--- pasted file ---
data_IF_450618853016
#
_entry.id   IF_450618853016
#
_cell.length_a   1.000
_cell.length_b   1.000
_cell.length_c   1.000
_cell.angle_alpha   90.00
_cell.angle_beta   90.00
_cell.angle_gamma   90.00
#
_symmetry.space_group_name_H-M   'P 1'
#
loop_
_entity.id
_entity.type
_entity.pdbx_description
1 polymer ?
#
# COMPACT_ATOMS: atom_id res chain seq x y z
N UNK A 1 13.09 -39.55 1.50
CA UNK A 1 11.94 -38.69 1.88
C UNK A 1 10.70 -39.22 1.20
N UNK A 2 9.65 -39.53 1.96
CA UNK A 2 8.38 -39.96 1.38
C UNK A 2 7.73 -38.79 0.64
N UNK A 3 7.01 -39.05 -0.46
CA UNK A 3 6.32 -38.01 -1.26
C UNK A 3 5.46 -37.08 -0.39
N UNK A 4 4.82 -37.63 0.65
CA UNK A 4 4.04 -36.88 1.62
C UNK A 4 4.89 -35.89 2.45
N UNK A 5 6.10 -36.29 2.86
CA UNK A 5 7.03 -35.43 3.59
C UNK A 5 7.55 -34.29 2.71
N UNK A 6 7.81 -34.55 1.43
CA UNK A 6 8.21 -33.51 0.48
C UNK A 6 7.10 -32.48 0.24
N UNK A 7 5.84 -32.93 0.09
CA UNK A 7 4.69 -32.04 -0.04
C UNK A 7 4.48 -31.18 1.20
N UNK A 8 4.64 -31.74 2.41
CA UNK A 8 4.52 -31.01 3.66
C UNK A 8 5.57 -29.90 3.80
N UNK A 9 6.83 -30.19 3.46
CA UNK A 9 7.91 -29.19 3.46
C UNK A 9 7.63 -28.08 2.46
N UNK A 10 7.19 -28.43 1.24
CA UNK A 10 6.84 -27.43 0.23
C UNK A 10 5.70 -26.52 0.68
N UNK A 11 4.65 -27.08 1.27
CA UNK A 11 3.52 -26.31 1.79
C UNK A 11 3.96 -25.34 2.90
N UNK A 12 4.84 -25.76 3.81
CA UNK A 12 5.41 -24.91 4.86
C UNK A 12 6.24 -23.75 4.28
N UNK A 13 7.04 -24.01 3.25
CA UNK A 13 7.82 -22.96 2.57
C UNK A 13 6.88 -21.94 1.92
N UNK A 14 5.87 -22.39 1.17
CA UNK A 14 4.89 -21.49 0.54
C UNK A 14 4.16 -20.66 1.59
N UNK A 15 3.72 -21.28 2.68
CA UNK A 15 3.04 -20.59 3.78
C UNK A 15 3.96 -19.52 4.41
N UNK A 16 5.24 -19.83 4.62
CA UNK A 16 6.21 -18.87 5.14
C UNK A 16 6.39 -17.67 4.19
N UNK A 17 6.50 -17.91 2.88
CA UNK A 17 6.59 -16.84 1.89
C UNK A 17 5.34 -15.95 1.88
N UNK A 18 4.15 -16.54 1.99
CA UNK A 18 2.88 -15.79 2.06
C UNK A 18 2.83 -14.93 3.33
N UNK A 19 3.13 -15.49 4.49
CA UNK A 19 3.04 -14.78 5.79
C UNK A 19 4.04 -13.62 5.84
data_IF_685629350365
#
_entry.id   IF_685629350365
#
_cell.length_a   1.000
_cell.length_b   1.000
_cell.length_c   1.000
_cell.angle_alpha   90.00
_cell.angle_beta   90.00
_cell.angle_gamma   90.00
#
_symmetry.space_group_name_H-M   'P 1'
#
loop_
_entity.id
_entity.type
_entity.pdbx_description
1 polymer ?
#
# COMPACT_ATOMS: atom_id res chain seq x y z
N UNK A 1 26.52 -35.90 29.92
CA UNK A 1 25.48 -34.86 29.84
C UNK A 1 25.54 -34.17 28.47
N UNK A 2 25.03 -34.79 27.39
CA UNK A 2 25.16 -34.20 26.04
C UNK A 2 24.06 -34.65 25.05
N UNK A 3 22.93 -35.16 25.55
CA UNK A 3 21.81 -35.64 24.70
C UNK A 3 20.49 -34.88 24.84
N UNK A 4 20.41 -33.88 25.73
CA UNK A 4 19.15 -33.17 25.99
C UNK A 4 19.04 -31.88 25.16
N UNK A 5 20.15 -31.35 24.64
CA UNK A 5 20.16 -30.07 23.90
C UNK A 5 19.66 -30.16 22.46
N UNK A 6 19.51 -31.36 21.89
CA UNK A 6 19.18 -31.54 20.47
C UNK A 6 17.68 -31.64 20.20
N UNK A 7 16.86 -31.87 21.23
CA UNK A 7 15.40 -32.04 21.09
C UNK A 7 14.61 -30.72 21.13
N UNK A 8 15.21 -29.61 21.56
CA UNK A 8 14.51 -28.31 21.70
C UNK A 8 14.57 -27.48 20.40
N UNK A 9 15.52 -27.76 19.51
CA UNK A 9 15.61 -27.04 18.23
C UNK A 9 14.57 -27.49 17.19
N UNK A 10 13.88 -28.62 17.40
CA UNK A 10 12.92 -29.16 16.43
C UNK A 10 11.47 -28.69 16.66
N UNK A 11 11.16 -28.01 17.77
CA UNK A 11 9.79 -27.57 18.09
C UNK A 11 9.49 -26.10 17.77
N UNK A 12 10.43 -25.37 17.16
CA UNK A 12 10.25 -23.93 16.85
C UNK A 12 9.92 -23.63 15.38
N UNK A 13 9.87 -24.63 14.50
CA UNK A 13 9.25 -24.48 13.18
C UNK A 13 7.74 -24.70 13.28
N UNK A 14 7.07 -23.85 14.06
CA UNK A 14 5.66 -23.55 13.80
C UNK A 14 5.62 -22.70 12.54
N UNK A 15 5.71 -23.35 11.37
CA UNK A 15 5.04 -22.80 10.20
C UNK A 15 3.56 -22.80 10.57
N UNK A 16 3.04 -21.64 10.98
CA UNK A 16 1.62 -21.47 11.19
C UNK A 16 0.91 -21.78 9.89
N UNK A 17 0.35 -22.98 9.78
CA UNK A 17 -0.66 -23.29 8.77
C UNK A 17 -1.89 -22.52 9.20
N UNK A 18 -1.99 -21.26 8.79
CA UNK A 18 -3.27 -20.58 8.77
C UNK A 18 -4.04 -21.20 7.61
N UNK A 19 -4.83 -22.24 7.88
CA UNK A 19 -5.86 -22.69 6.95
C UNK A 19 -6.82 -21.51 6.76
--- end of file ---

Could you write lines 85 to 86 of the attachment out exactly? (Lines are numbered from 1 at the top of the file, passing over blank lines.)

_cell.angle_alpha   90.00
_cell.angle_beta   90.00